Bougere, and his wife Dugas, filed the instant action on January 12, 1990, in the United States District Court for the Eastern District of Louisiana, alleging Ferrara's response to the Board's letter and statements to the investigator were defamatory, resulting in various injuries to Bougere.3 The record reflects that Bougere's sole basis for his action is Ferrara's contacts with the Board. Ferrara unsuccessfully argued to the district court that his communications with the Board were absolutely privileged due to both his status as a mayor and as a participant in the Board's investigation of Bougere's character and fitness. At the conclusion of a four day trial, the jury returned a verdict in favor of Bougere and against Ferrara, awarding $75,000 in actual damages and an additional $25,000 in punitive damages. The district court entered judgment on the verdict.


Ferrara appeals, arguing his communications with the Board were absolutely privileged, that Bougere failed to prove Ferrara's statements were false and made with actual malice, and that Bougere failed to prove that he suffered any damages as a result of the alleged defamatory statements.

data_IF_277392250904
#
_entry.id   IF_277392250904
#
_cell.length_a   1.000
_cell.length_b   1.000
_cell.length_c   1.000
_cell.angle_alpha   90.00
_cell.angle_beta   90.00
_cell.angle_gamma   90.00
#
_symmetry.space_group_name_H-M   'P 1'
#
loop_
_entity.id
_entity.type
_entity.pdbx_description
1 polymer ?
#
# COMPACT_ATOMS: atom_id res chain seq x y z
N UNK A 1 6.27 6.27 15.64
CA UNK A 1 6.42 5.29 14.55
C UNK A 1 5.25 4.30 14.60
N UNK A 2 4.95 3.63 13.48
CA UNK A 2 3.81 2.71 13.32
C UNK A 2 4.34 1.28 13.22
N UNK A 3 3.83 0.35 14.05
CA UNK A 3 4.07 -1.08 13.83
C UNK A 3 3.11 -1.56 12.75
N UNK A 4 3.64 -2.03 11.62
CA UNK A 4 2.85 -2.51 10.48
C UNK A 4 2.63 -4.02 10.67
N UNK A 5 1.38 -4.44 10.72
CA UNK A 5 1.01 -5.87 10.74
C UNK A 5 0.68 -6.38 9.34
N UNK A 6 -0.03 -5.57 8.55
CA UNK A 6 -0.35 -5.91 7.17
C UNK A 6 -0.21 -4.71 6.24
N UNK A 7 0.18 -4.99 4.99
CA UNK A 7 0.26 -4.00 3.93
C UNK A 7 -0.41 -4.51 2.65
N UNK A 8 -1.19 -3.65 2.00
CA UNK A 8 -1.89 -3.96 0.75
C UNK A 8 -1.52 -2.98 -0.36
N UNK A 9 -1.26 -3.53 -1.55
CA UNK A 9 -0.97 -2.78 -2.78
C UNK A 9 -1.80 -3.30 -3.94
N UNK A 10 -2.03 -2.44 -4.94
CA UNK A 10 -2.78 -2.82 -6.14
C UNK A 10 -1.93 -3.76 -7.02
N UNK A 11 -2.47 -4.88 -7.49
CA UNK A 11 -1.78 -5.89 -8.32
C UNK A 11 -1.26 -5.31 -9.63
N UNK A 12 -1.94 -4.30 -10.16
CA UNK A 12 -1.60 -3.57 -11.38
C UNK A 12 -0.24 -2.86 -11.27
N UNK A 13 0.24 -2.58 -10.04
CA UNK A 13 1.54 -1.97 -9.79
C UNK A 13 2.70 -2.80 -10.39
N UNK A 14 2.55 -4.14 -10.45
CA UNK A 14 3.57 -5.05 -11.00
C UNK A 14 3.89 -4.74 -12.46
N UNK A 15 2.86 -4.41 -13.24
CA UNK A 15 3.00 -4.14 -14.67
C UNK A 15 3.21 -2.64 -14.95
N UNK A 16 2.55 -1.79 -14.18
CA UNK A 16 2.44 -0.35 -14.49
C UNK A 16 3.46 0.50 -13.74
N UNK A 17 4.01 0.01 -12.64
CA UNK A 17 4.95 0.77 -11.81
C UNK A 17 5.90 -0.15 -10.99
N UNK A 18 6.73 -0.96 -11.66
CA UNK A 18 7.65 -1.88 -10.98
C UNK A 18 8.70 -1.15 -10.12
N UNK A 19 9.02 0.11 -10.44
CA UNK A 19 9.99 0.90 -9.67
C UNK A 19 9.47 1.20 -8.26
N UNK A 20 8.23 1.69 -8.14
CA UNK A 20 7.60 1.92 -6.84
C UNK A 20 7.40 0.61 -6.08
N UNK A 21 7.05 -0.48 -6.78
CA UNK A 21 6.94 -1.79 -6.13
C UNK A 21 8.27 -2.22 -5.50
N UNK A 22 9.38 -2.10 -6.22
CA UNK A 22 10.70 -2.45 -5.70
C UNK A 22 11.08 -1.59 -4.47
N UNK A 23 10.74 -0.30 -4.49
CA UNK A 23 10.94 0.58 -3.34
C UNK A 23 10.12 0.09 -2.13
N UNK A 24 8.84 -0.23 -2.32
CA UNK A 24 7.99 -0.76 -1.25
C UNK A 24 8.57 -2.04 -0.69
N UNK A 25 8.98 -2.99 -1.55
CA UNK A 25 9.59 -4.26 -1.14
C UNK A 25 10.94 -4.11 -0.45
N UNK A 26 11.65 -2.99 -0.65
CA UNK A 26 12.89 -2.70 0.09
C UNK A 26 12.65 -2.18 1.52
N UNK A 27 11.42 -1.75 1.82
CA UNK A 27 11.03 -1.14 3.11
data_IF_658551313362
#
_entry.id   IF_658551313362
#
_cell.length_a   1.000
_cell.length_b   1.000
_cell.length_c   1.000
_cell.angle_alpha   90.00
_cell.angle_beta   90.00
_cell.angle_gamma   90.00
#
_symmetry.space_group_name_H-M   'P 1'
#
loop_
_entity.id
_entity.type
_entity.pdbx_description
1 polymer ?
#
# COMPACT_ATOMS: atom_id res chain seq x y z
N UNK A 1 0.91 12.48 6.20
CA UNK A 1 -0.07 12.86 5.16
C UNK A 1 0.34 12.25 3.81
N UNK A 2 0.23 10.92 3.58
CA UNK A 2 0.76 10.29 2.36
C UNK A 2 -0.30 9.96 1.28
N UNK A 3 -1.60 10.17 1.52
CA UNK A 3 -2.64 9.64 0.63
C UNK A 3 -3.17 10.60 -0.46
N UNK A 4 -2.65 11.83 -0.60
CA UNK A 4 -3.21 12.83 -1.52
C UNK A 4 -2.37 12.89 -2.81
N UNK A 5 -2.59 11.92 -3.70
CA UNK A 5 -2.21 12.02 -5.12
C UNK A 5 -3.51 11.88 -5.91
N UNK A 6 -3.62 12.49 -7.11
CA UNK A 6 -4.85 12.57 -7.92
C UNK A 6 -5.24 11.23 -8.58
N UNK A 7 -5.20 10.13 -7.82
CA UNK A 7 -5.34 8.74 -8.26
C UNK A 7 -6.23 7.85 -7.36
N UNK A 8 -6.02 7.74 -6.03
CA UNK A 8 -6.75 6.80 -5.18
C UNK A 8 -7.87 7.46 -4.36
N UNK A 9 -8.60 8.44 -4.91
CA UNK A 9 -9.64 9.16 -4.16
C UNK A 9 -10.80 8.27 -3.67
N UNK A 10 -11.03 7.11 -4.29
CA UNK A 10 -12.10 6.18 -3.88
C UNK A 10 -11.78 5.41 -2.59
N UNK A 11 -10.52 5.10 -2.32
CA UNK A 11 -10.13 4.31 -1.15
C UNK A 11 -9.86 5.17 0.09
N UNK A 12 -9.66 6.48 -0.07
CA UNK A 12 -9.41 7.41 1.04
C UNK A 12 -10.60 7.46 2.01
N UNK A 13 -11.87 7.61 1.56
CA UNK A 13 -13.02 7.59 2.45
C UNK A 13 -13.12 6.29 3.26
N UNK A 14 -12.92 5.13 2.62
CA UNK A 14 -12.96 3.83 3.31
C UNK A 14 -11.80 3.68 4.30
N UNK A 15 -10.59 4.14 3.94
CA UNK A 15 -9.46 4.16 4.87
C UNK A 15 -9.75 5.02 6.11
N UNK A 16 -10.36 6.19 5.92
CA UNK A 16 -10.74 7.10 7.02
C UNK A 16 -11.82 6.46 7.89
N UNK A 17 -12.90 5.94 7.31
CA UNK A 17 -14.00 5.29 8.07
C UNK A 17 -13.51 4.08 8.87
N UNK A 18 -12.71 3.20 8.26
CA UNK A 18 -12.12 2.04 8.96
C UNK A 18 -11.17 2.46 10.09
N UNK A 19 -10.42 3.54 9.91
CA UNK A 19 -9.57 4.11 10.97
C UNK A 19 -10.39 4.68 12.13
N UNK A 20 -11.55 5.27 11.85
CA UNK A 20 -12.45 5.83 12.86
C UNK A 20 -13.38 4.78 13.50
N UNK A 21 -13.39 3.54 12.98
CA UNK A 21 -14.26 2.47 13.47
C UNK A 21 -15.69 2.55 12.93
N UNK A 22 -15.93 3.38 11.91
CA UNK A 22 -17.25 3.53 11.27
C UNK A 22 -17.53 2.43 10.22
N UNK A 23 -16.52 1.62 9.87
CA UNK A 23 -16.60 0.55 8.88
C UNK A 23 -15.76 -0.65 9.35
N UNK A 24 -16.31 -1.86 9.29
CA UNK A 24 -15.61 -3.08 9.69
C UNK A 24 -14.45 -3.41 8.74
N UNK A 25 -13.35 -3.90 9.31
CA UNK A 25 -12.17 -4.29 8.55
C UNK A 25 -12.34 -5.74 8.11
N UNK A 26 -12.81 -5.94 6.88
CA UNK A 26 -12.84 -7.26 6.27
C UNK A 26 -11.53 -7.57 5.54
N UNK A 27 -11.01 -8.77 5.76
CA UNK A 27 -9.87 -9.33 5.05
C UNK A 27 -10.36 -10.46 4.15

A. Privilege Based on Speaker's Status as a Public Official


The Florida Supreme Court has held that defamatory publications by executive officials of government are absolutely privileged if they are made in connection with the performance of their official duties and responsibilities. McNayr v. Kelly, 184 So.2d 428, 433 (Fla.1966). The privilege attaches to communications by public officials no matter how false, malicious, or badly motivated the communication may be. Id. at 430. The alleged defamer's good faith or regard for the truth, therefore, is irrelevant. See Barr v. Matteo, 360 U.S. 564, 575, 79 S.Ct. 1335, 1341, 3 L.Ed.2d 1434 (1959); Id. The privilege attaches to such communications regardless of whether they were made in connection with a mandatory duty of the speaker or were merely the result of his discretionary acts. City of Miami v. Wardlow, 403 So.2d 414 (Fla.1981), citing Barr, 360 U.S. at 575, 79 S.Ct. at 1341. Florida courts have extended the privilege to several categories of executive branch employees. Id. 403 So.2d at 416-17 (extending to a deputy police commander of the city of Miami); McNayr, 184 So.2d 428 (extending to a county manager); Skoblow v. Ameri-Manage, Inc., 483 So.2d 809 (Fla. 3rd. Dist.Ct.App.1986) (extending to employees of a state hospital); Kribs v. City of Boynton Beach, 372 So.2d 195 (Fla. 4th Dist.Ct.App.1979) (extending to a city manager); Densmore v. City of Boca Raton, 368 So.2d 945 (Fla. 4th Dist.Ct.App.1979) (extending to a city manager); Johnsen v. Carhart, 353 So.2d 874 (Fla.3rd.Dist.Ct.App.1977) (extending to an assistant state attorney).